2.  Russell and I went to Delta Ponds and took pictures for an hour and a half or so.  I struggled a bit with my 200 mm Vivitar lens and the tripod and was more comfortable when I mounted my 50 mm autofocus lens on the camera.  I liked a lot of my pictures.  I wished I had had my 200 mm lens mounted when a heron was near the walking trail, sitting still, unperturbed my people and dogs walking by.  But, with the lens I had, I created a set of silhouetted pictures of the heron, like this one:

 3.  I got done grocery shopping and decided to stop in see what was happening at Billy Mac's where things were moderately busy and I had a refreshing margarita and some pleasant chat with Cathy.  Ever since I moved to Eugene in 1979, I've wanted a bar I could rely on for a place to relax, watch a ball game, have a drink, possibly a bite to eat, and where I could shoot the breeze with the people working there.  Billy Mac's has turned into just the place I've always wanted.  

Three Beautiful Things 12/07/12: December in Eugene, Brails Fun, The Best of Beers

1.  One reliable and uplifting thing about this often silly town I live in is that the climate is mild and a killer freeze often doesn't come until December or January and some times not at all.  It's December 7th and we haven't had any kind of a killer freeze and so I can walk the neighborhoods near where I live on cold, dark, gray days, with the clouds nearly on my shoulders, and find many flowers in bloom, berries alive, and fall colored leaves:   much color all around.  I took pictures of flowers and berries and leaves today on my walk to Brails and back, as a defense against the shrinking hours of daylight and the general early December gloom:

2.  Breakfast at Brails was fun.  Yes, the bacon and eggs with hash browns, English muffins and Boyd's Ambiance blend coffee tasty, but shooting the breeze with the Troxes and the witty service of Ian made the meal.

3.  The Troxstar and I decided to go Belgian at the Bier Stein late in the afternoon.  What a great variety of Belgian and Belgian style beer we drank.  Get a load of this:  a glass of Dupont's Avec Les Bons Voeux, and then we split bottles of Onibroue's La Fin du Monde, Logsdon's Oak Aged Bretta, and Logsdon's Seizoen.  We were on foot and put no one in danger as we staggered several blocks to the Rogue Public House and each drank a pint of splendid Shakespeare Oatmeal Stout on nitro while enjoying an order of onion rings.  It was a high quality bierfest.  And a great time for me and the Troxstar to air out our wit, tell tall tales, and plan a future Oregon beer pilgrimage to Oakridge, Bend, Hood River, Portland, Corvallis, and back home again.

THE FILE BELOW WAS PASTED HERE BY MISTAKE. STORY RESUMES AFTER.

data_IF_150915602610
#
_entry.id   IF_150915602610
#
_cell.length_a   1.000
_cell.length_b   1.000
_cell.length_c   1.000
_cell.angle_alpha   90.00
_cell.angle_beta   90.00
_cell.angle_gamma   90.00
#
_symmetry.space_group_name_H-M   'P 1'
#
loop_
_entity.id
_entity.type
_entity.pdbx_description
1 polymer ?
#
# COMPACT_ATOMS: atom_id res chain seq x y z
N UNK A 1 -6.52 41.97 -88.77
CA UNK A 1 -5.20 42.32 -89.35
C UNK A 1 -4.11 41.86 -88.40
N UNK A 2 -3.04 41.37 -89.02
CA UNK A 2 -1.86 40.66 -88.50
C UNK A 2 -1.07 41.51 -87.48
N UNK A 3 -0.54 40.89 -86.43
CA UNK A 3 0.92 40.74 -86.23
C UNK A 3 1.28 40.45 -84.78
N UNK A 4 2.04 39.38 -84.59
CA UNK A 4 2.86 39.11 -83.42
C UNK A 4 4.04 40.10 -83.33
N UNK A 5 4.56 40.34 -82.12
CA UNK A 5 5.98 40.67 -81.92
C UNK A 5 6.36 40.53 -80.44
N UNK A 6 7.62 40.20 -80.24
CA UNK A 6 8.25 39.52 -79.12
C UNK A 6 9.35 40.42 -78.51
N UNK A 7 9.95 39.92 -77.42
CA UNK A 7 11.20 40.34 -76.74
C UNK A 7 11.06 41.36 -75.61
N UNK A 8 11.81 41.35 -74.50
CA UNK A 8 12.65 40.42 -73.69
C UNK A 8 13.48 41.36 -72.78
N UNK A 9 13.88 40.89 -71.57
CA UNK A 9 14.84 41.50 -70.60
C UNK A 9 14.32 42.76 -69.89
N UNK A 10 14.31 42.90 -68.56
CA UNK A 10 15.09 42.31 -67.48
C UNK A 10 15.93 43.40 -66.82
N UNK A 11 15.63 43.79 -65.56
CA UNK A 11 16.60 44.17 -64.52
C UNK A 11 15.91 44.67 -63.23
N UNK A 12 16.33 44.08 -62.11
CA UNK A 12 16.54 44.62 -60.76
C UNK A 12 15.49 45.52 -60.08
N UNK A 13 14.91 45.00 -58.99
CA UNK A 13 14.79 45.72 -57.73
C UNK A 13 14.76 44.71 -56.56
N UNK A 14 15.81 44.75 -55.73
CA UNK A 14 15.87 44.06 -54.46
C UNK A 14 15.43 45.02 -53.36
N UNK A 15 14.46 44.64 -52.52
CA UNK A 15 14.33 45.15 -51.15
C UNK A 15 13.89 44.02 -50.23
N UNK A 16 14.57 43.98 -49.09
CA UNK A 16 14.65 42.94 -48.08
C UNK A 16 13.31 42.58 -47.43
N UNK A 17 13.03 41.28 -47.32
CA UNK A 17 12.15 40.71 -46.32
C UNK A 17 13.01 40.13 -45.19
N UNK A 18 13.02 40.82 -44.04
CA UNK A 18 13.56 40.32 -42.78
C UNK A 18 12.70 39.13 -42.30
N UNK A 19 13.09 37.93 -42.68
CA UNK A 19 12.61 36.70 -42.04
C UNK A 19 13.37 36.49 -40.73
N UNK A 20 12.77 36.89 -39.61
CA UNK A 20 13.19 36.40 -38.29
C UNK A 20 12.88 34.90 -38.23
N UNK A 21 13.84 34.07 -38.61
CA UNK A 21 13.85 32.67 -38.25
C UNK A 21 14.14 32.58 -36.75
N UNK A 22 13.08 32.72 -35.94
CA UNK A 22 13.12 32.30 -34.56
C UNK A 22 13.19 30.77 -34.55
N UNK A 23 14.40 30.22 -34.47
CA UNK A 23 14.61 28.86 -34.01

Friday, December 7, 2012

Three Beautiful Things 12/06/12: December Color, First Chicken, Graceland Forever

1.  I very much enjoyed walking from home to the Cornucopia for breakfast, winding my way through the neighborhood south of 13th, up and down Lawrence, Lincoln, Washington, and Jefferson streets.  I had my camera, but I wasn't taking very good pictures.  Late in the walk, I realized that on such a gray day that it might be fun to photograph flowers and other colorful survivors in the natural world.  I'll walk again tomorrow and take pictures of flowers, of color.  Late in today's walk, I did, however, take this picture.

2.  Until today, I had never roasted a chicken before.  Crazy!  I know.  Right?   I had a fun time following the buttery directions of America's Test Kitchen cookbook and it turned out pretty good.  The Deke and I had a nice dinner of roast chicken, green beans, brown rice, gravy (Deke's), and cranberry relish (Deke's).

3.  While I was eating breakfast, my twenty-something server strode back toward the kitchen singing, along with Paul Simon, those unforgettable words:  "You can call me, Al".  I thought how Graceland has been alive, been omnipresent for twenty-six years now and that the album might be older than this fellow and how when I was his age there was not one song, not one album from the year of my birth, or thereabouts, that I ever sang along to at work or anywhere else.  Heh.  It's been a new world for a long time. 

Thursday, December 6, 2012

Three Beautiful Things 12/05/12: Grades Done, Dead Memories, Mini-Mini Pub Crawl

1.  I submitted my grades and fall quarter is over for me.  Every student who completed WR 115 is ready to begin WR 121.  Each of them examined their own minds, experiences, ideas, and reasoning and did so both in relation to material they read and in relation to their own experience without the accompaniment of reading.   Of the thirty-four students enrolled at the end of the quarter, thirty completed the course.  That makes me happy.

2.  The coffee conversation between me and Michael, Jeff, and Margaret was free wheeling and we'd all read a recent New Yorker piece on the Grateful Dead and we all enjoyed it a lot and reading this piece and talking about it today took me back to December of 1987 when I went to my first Grateful Dead show on New Year's Eve and the days leading up to the show became one Grateful Dead seminar after another at Jay's flat, as Jeff played the Europe '72 cd for me with all of its variety and we listened to acoustic Dead shows and took a detour and listened to the Flatlanders and then as a small crowd of people staying at Jay's and sleeping on the floor came in and out they, too, prepped me for my first show and they were all very good to me and I remember how I enjoyed the show, even though I couldn't talk intelligently about it, but Jeff and Jay's friends could and I'll always remember that time in San Francisco for a Jerry Garcia Band tape Jeff made for me  that had Nicky Hopkins on it and the most beautiful version of "Mission in the Rain" I've ever heard.  I've since lost the tape. But not the memory.